Because the book only follows five students, it cannot necessarily be considered a scientific study; however, I recognized the students and teachers described in the book. Some of them resorted to cheating. Others made “treaties” with teachers — agreements that allowed the students to do work for other classes in a certain teacher’s class. One girl relied heavily on caffeine — coffee and No Doze comprised much of her diet. The fact that these students look familiar should be alarming because the students are collapsing under the stress of making good grades and violating their own principles in order to make grades they feel are necessary to accomplish their goals. I actually wish, like Pope, that we could figure out a way to eliminate grades, but the fault lies deeper than America’s schools. When the students graduate from high school, they will most likely engage in the same tactics in college and even into their careers. Ultimately, educators have been discussing this problem since Dewey, and not much has changed. I think, in our heart of hearts, that’s because we don’t want it to change. We are just not sure how else to do school, and we’re afraid to try.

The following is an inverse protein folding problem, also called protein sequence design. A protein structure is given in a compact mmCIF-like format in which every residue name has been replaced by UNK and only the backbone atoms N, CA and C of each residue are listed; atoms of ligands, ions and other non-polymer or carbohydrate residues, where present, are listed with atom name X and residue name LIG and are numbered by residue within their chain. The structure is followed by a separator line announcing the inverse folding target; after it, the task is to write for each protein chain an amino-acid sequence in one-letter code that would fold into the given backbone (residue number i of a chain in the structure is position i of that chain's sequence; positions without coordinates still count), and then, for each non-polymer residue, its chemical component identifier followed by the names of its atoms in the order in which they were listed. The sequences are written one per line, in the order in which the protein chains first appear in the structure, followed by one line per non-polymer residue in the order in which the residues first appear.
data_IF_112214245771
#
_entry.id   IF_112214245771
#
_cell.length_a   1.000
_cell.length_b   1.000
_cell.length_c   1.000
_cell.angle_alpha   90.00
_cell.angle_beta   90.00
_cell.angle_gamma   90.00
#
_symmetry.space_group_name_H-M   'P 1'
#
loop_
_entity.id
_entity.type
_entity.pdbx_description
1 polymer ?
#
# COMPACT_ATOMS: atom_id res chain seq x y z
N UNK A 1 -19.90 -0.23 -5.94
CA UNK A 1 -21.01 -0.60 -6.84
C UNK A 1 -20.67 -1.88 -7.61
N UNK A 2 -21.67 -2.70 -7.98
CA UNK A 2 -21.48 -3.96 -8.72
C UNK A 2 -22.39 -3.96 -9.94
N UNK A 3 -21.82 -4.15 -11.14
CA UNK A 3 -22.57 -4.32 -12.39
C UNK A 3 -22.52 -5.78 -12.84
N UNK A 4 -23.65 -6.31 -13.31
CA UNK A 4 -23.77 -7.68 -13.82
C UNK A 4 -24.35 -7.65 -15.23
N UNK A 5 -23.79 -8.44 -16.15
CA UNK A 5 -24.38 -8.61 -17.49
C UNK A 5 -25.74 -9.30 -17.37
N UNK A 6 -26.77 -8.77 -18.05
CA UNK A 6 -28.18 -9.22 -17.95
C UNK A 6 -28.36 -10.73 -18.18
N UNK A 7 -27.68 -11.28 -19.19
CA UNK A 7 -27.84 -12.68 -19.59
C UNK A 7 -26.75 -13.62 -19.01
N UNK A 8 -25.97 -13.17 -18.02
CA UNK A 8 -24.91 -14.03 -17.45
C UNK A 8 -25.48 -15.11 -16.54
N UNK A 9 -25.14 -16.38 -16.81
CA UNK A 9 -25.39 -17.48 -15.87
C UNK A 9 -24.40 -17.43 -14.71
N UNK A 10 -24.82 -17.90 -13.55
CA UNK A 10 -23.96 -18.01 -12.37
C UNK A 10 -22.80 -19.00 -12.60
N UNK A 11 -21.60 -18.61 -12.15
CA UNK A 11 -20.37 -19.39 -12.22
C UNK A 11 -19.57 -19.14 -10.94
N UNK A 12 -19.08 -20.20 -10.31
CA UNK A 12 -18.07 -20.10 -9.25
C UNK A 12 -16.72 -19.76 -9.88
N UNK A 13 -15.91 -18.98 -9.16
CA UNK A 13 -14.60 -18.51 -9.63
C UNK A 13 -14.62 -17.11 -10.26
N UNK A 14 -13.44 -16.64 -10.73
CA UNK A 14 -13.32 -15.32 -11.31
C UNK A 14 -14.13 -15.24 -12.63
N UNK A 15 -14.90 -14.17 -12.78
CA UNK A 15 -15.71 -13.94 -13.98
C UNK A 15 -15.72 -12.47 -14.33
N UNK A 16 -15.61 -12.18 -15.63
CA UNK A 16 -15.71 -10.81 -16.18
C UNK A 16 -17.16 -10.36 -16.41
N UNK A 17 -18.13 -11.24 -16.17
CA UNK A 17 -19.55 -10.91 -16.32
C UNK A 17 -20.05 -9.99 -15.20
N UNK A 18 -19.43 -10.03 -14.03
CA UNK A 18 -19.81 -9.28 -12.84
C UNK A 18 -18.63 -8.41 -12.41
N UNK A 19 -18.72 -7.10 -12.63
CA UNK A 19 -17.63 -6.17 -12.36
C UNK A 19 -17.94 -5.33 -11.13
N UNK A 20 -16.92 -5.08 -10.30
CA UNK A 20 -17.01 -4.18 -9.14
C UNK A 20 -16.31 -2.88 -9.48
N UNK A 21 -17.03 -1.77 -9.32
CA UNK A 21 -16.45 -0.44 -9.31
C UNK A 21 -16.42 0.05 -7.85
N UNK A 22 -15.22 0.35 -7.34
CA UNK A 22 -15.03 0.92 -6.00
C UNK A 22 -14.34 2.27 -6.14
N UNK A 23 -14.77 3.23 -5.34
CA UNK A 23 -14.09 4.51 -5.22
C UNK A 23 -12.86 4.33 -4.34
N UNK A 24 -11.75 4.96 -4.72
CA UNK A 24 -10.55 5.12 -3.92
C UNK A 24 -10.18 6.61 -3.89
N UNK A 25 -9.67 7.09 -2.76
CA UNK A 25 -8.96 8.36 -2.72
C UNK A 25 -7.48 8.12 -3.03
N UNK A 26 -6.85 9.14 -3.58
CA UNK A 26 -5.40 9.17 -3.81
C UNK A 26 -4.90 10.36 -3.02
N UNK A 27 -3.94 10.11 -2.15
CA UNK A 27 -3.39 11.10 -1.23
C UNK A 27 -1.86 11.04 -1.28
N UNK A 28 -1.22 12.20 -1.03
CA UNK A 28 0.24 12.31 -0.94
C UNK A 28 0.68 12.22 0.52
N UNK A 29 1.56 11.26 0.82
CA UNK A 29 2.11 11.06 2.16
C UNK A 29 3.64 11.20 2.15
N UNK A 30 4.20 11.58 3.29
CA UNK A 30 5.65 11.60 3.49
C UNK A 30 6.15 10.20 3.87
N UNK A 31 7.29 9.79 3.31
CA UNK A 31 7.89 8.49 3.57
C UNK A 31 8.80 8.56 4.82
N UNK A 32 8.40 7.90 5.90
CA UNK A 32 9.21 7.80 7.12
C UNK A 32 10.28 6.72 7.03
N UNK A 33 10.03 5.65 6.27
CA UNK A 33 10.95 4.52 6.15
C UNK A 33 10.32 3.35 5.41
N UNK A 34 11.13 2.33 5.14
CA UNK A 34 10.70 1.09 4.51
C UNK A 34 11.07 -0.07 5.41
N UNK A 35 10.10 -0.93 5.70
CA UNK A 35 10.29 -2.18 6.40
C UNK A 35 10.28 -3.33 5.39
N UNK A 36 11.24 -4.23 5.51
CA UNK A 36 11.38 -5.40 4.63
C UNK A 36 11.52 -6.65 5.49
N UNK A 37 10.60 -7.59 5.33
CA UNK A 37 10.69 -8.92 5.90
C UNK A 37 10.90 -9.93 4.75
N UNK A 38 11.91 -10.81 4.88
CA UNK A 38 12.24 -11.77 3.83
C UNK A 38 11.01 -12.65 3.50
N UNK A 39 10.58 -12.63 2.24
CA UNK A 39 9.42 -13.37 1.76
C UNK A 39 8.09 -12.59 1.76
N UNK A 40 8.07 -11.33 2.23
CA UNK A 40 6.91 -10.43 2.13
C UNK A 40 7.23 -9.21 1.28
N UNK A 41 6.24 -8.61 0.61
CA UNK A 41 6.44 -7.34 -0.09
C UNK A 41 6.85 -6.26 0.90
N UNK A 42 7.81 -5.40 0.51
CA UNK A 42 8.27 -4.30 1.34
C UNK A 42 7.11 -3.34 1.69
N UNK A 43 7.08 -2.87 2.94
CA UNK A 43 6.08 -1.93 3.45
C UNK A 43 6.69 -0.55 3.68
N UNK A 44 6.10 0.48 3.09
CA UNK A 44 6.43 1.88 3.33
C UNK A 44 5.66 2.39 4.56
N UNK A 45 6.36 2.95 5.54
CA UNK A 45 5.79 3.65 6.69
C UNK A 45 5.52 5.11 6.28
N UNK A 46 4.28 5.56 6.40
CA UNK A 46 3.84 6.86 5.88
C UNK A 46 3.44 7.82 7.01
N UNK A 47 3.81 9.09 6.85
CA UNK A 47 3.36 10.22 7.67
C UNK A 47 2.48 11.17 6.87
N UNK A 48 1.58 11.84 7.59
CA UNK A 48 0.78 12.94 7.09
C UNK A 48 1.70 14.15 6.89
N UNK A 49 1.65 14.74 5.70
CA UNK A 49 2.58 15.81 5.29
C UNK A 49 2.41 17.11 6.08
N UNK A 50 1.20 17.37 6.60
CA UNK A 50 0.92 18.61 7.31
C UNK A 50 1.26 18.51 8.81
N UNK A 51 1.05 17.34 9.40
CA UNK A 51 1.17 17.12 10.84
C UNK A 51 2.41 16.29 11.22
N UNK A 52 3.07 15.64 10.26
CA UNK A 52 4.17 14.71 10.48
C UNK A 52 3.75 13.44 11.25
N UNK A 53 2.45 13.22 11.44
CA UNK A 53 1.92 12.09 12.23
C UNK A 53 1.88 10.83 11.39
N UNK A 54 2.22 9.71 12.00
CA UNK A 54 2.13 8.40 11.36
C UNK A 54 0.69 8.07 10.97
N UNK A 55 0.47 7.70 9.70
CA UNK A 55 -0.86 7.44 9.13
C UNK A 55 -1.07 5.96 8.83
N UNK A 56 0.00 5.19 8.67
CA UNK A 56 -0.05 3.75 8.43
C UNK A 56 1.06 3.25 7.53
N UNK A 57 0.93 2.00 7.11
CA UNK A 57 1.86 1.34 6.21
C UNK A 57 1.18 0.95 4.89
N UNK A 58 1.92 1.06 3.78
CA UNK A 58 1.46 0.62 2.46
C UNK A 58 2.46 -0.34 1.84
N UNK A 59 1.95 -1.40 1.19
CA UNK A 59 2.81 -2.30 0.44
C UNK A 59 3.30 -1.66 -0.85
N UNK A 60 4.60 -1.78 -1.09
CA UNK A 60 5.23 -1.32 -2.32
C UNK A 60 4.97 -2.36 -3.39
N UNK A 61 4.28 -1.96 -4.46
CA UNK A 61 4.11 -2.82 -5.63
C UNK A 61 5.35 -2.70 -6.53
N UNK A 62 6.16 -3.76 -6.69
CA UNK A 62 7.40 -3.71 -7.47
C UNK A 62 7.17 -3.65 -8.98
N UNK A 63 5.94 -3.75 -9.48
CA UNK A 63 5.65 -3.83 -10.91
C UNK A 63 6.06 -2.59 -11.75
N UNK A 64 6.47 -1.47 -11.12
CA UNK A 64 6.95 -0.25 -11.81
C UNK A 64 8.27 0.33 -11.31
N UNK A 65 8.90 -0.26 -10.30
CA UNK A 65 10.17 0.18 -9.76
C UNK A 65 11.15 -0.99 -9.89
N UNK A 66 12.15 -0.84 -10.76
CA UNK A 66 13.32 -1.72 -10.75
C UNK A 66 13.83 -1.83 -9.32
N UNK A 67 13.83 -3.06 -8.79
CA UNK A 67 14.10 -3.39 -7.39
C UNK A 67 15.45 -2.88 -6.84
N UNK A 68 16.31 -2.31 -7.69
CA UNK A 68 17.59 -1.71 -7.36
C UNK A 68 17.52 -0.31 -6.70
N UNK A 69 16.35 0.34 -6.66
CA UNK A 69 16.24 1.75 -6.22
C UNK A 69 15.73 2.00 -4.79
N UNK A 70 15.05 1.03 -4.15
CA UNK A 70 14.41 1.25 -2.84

I would definitely recommend that teachers read this book. Those teachers in schools where students are struggling to pass classes might read this book wishing their students had these problems; however, struggling students have their own stresses. I think teachers in “high-performing” schools — schools where the majority of students plan to go to college — will find these five students familiar. School isn’t an engaging place, at least not much of the time, for either group of students. If you can’t get away from grades — and I recognize that grades aren’t going anywhere — you can at least do your own part to recognize school from the students’ point of view and try to make your own classroom engaging so that students will view their learning as meaningful and important. And not just because of the grade.
Toni Morrison’s first novel The Bluest Eye is frequently challenged due to situations involving rape and incest. When I first read it several years ago, I found it shocking, but I think it teaches us interesting things about how we define beauty in our society, what acceptance and love are, and how we harm not just black women but our entire society with narrow ideas about beauty and acceptance.